A motorcycle accident prompted this transformation from dated bungalow to contemporary home. Heather Dixon reports. Pictures by Jeremy Phillips.
Philip Russell might never have renovated a property if it hadn’t been for a motorbike accident that nearly killed him. “I was recovering in hospital and rethinking my future when a friend brought me a self-build magazine to read. I decided that when I was back on my feet I would do more with my life – and that would include renovating a property,” he says.
Ten years later he kept his resolution and, with his wife Natalie, bought a dated 1960s bungalow near Leeds with the aim of turning it from a traditional three-bedroom home into a modern, open-plan property.
“A couple of sales had fallen through and the price was reduced by £50,000 by the time we bought it,” says Philip. “The original plan was to convert just the front section of the bungalow, where the living room was, and give it a modern facelift, but a friend suggested flipping the property round, building an extension at the back and having the kitchen overlooking the garden.”
They paid an architect to draw up a simple redesign from which the final plans emerged. They included an open-plan extended kitchen, living and dining area and adjoining study, with bi-fold doors opening onto the back garden. The old living room at the front of the house would become the main bedroom. The old flat-roof kitchen extension would be demolished and the rest of the kitchen area turned into a house bathroom. The original bathroom was transformed into a spacious entrance hall. There would also be a new single garage and a walled garden with a resin aggregate patio.
Their plans were passed without a hitch and of the three builders who quoted for the job one, Dominic Moss of Castleford, stood out as someone who would be reliable and fair.
Natalie and Philip lived in the bungalow while it was renovated, camping out in a single room and creating temporary walls for privacy when the old bathroom became the builders’ main thoroughfare.
“We created a new front door which, for a while, opened straight onto the bath and toilet, so we were very imaginative and created makeshift walls with large pieces of cardboard,” says Natalie. “The bath provided our only source of running water for a few weeks so we washed up in there as well.”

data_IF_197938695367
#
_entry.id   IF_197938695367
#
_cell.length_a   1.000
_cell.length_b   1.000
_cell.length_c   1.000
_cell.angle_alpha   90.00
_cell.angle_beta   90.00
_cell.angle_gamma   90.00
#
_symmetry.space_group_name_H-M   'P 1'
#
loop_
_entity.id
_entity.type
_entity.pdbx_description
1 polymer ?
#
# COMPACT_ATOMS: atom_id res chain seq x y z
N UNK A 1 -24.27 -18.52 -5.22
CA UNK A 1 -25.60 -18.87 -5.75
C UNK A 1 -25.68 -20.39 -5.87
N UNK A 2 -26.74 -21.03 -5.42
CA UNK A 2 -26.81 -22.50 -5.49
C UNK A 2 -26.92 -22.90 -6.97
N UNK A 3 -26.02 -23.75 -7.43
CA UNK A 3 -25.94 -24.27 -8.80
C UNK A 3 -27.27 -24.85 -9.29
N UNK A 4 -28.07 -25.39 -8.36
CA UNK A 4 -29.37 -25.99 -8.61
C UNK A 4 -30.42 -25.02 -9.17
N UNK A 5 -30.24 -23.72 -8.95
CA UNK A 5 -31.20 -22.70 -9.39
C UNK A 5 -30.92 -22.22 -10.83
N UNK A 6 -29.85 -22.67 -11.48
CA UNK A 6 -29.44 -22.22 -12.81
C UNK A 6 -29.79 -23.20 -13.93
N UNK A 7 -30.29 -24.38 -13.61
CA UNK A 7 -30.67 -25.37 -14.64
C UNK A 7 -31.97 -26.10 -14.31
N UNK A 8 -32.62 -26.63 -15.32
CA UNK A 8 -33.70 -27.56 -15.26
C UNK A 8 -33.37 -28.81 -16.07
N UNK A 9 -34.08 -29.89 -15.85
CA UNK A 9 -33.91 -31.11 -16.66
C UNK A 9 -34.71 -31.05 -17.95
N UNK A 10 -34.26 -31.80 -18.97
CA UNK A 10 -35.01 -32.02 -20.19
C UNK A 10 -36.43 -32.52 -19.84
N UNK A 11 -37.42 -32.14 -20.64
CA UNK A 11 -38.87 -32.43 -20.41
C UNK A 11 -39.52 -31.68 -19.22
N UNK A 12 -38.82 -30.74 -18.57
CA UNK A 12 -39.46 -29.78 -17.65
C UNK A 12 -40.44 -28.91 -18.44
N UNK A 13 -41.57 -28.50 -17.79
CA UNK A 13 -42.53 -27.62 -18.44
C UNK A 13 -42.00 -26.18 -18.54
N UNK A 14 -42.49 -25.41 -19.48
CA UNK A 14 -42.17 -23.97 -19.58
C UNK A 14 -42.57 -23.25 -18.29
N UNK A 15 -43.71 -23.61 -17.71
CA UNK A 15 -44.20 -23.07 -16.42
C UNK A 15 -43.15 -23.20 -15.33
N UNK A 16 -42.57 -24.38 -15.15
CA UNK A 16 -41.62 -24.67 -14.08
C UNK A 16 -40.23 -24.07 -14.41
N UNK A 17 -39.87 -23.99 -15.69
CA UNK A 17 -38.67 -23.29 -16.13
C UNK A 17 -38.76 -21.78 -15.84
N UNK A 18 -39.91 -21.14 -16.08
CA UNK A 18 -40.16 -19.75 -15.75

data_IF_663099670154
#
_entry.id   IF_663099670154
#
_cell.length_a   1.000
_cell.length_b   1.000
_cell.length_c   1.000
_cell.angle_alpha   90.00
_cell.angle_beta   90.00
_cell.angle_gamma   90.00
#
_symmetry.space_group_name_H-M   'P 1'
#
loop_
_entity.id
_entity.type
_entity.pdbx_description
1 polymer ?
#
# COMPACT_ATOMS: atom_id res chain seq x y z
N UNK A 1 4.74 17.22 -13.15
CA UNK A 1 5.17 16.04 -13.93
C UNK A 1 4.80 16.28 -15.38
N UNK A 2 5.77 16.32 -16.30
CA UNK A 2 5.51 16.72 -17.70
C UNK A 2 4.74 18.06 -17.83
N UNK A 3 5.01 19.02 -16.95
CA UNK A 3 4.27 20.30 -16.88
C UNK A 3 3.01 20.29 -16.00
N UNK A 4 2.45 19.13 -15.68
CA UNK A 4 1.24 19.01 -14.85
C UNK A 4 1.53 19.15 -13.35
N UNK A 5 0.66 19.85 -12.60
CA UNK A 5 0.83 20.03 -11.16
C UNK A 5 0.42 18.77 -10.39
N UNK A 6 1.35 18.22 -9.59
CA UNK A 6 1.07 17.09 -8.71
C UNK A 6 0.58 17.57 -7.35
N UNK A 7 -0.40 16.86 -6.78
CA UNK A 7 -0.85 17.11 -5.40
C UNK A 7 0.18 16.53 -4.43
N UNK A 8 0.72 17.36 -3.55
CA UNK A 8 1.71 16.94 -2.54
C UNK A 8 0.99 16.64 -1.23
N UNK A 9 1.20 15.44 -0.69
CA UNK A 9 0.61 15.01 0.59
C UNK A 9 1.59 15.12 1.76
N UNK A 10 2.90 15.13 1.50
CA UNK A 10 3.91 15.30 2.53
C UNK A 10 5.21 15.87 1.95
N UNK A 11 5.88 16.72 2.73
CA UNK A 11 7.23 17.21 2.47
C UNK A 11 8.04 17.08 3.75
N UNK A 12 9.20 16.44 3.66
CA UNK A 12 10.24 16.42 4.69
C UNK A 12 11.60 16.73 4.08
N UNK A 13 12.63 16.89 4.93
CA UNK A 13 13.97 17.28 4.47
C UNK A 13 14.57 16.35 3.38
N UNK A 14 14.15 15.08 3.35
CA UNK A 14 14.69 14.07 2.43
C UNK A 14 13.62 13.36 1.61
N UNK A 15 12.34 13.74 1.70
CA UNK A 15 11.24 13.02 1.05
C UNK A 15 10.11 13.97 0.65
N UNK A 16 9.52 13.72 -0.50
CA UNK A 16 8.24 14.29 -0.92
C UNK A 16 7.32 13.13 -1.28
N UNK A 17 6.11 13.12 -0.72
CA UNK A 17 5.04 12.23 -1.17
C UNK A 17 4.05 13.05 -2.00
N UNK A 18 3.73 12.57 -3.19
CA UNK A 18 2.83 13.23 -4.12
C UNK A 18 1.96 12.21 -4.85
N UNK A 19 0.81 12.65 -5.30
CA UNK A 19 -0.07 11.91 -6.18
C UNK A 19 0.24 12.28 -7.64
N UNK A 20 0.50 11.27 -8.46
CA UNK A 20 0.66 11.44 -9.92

The renovation began with Philip stripping out the internal fittings and putting the contents of the garage – including much of their furniture – into a storage container in the front garden. The old garage was then knocked down to create access to the back of the house.
The old kitchen extension was also demolished and 30 skip loads of rubble removed from site. Next the concrete raft footings for the extension across the back of the bungalow were dug out ready for the building of Marley Rochester brick and breeze-block walls.
The old room layout was reversed and the new extension created an open-plan kitchen, dining and sitting room. This also meant taking out inside walls and installing lintels “everywhere” to create the new framework.
Three months into the project Natalie, who by this time was expecting their first child, gave up work and was spending more and more time among the chaos. As work progressed she and Philip moved from room to room, taking the upheaval in their stride.
“At one point the electricity was off and we were cooking with a head torch on,” says Natalie. “We just saw the whole thing as an adventure. It was really good fun.”
The new plumbing went in and the walls were insulated and plastered before oak wood and tiled floors were laid ready for the fitting of the new kitchen and bathrooms. An office/bedroom was built at the back of the integrated garage so that it, too, could benefit from bi-fold doors overlooking the garden.
“During the building of the extension we realised there was space above the garage to create another small room,” adds Philip, who went back to planning to apply for an amendment to the original plans. “There isn’t much headroom but by using the right trusses we were able to create a useful space which can be used for storage or as a den.”
The original part of the property and the extension were then tiled with slate to create a seamless, modern finish. When it came to sourcing building materials and furniture for the new-look bungalow, Philip and Natalie spent hours on the internet looking for the best deals and finding some money-saving bargains in the process. With the remodel complete, they turned their attention to the garden where they had a new brick wall built on three sides and designed gravel paths, a resin aggregate patio and lawns to complement the clean, modern lines of the property.
“We wanted a cool, modern grey palette for the render to match the grey kitchen inside, and then added cedar cladding for warmth and contrast,” says Philip. “We wanted to show that a traditional, quite dated bungalow could be transformed into a modern home without radically altering its basic shape. By turning it round and reorganising the rooms we created a light, spacious, open-plan home which gives the bungalow a radical new image.”
The project not only transformed the property, it changed Philip and Natalie’s lives and they have just moved to America where they are planning to build a new home. “It whet our appetite,” says Philip. “The accident was a terrible thing, but it’s changed our lives for the better in ways we could never have imagined.”